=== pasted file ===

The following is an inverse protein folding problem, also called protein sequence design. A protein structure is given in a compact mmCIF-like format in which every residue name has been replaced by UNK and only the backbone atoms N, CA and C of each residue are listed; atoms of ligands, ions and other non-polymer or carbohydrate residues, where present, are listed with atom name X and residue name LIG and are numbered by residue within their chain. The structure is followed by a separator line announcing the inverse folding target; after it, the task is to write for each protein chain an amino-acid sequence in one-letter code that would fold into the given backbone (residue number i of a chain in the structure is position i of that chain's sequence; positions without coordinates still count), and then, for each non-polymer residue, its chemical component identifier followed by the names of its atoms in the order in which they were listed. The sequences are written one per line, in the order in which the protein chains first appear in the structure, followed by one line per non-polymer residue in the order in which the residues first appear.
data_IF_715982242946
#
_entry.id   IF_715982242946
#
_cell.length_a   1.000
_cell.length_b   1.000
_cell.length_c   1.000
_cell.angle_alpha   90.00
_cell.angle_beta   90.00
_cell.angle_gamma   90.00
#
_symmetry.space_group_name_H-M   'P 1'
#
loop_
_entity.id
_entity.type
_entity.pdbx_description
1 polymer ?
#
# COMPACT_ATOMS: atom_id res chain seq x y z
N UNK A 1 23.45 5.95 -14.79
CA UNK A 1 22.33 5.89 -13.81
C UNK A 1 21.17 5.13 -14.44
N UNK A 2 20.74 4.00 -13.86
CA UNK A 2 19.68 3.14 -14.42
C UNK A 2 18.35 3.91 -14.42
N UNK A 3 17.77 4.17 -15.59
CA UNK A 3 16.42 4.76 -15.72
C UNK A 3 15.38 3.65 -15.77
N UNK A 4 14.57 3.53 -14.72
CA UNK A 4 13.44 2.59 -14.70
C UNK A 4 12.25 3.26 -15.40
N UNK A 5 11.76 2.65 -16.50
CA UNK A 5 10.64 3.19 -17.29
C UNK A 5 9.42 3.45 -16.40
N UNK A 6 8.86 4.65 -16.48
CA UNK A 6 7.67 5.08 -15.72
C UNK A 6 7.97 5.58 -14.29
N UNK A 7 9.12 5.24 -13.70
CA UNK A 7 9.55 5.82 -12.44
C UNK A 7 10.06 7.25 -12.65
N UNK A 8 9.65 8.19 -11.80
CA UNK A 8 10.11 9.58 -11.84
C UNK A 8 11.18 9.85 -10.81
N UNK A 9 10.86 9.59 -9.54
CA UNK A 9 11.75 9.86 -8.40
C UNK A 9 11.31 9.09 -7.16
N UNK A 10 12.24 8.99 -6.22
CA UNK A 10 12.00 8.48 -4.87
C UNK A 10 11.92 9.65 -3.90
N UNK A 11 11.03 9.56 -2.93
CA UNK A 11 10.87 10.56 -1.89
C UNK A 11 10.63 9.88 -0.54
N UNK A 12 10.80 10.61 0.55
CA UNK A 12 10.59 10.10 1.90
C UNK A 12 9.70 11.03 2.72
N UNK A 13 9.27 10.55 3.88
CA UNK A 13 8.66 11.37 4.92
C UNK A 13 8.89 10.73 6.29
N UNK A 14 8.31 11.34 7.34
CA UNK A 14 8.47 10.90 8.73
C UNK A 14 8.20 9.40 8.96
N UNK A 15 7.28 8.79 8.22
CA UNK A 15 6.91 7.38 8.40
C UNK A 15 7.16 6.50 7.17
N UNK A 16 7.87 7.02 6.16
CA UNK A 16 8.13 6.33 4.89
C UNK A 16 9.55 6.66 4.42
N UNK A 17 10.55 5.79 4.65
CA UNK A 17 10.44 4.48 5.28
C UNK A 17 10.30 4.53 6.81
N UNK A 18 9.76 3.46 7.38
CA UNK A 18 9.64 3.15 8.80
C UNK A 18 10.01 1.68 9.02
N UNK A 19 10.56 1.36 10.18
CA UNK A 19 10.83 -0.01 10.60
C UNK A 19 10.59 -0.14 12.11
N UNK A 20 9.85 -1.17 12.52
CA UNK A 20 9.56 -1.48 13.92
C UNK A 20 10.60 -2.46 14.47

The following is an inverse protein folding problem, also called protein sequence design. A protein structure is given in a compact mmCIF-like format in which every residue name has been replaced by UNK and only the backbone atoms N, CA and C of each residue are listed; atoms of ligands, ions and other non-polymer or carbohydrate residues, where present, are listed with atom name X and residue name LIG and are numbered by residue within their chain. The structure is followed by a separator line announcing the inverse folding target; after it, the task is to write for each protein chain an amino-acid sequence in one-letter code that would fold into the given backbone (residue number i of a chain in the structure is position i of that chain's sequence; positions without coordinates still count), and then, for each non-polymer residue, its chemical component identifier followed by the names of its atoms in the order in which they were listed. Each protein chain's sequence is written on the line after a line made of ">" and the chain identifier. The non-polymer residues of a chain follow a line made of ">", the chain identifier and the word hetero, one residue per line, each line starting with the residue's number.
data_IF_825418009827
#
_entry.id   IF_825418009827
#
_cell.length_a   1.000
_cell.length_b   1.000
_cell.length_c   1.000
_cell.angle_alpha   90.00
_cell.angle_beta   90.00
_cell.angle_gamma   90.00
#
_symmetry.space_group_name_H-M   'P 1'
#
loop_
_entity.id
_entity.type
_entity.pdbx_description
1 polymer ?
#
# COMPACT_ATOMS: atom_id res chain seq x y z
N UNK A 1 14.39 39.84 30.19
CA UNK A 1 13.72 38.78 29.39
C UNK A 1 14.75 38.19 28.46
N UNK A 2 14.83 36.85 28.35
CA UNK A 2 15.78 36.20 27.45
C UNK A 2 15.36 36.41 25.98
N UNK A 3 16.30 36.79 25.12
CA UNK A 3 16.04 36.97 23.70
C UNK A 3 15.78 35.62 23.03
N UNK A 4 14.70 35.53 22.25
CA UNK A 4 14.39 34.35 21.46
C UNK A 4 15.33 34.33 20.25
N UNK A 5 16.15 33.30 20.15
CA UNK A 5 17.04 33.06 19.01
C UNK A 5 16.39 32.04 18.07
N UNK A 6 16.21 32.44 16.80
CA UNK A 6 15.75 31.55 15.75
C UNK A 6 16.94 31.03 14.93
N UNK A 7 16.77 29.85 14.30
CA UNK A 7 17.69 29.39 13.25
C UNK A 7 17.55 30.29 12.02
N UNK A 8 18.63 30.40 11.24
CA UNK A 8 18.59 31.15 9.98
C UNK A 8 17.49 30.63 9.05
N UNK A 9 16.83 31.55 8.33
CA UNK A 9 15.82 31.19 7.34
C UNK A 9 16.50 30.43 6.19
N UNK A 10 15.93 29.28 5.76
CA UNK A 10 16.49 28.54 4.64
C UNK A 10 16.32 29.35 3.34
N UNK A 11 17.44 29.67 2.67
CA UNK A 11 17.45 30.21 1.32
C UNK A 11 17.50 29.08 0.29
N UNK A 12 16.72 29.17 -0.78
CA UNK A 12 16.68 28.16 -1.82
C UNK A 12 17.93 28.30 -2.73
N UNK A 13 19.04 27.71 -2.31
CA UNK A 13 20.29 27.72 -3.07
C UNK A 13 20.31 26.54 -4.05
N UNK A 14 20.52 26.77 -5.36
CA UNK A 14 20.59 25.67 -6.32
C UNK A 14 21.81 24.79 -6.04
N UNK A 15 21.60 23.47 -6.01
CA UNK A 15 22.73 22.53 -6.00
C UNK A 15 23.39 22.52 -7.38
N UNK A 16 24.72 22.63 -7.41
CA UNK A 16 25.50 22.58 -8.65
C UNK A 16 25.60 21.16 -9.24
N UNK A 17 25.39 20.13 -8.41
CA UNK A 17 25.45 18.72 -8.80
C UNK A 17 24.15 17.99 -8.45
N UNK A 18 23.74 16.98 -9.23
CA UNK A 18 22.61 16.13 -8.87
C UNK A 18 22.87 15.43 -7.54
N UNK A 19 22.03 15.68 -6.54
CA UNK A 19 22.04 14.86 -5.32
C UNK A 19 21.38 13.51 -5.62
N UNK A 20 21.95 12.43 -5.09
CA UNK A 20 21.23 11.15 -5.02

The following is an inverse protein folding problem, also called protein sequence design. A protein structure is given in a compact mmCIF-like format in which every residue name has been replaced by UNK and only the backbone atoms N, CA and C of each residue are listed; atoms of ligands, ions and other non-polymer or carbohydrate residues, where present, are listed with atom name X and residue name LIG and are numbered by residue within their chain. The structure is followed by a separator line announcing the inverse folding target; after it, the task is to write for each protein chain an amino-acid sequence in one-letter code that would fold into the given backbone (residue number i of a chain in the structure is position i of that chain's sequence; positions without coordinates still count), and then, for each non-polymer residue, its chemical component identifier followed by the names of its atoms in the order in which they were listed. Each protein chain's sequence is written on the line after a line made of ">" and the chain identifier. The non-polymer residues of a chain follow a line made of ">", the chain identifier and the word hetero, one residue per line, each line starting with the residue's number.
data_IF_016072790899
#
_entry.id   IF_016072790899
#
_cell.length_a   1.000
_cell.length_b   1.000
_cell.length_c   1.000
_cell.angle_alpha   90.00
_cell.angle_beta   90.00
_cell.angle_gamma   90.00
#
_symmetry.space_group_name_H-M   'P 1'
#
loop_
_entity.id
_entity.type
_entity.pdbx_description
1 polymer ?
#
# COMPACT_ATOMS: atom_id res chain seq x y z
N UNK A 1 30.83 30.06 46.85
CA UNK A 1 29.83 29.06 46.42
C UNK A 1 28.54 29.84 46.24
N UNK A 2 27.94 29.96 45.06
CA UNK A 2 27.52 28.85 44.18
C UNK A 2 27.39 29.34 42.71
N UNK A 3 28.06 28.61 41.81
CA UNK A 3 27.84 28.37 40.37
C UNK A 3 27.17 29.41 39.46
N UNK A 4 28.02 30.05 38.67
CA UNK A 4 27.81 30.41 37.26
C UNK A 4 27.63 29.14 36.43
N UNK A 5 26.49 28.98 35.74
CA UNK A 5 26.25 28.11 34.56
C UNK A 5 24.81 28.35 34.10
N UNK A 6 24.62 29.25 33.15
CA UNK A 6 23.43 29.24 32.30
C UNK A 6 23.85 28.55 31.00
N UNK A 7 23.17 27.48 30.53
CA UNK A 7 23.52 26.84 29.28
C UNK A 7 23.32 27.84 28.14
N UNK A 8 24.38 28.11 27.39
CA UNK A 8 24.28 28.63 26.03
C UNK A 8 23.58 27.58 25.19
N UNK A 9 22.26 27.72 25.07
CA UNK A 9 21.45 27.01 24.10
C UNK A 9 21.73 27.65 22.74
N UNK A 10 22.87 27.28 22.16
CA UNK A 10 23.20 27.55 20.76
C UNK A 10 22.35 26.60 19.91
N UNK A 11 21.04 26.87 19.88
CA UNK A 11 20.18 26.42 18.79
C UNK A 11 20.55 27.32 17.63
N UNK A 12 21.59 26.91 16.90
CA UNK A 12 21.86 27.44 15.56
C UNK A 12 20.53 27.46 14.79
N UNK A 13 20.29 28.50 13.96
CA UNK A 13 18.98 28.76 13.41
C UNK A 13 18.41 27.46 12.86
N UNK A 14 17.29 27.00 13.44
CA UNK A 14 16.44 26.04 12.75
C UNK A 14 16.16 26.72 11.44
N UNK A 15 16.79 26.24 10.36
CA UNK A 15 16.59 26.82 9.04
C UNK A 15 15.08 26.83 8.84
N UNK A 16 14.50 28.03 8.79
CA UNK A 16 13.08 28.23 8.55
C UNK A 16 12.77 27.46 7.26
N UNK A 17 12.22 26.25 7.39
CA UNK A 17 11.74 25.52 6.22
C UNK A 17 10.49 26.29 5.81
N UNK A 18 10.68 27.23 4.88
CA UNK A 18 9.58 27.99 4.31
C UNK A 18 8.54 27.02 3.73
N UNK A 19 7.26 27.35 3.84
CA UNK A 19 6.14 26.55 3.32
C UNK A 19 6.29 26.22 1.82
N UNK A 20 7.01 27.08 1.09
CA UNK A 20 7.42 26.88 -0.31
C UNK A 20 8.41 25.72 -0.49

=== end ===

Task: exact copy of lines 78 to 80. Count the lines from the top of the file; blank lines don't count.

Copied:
C UNK A 19 10.59 -0.14 12.11
N UNK A 20 9.85 -1.17 12.52
CA UNK A 20 9.56 -1.48 13.92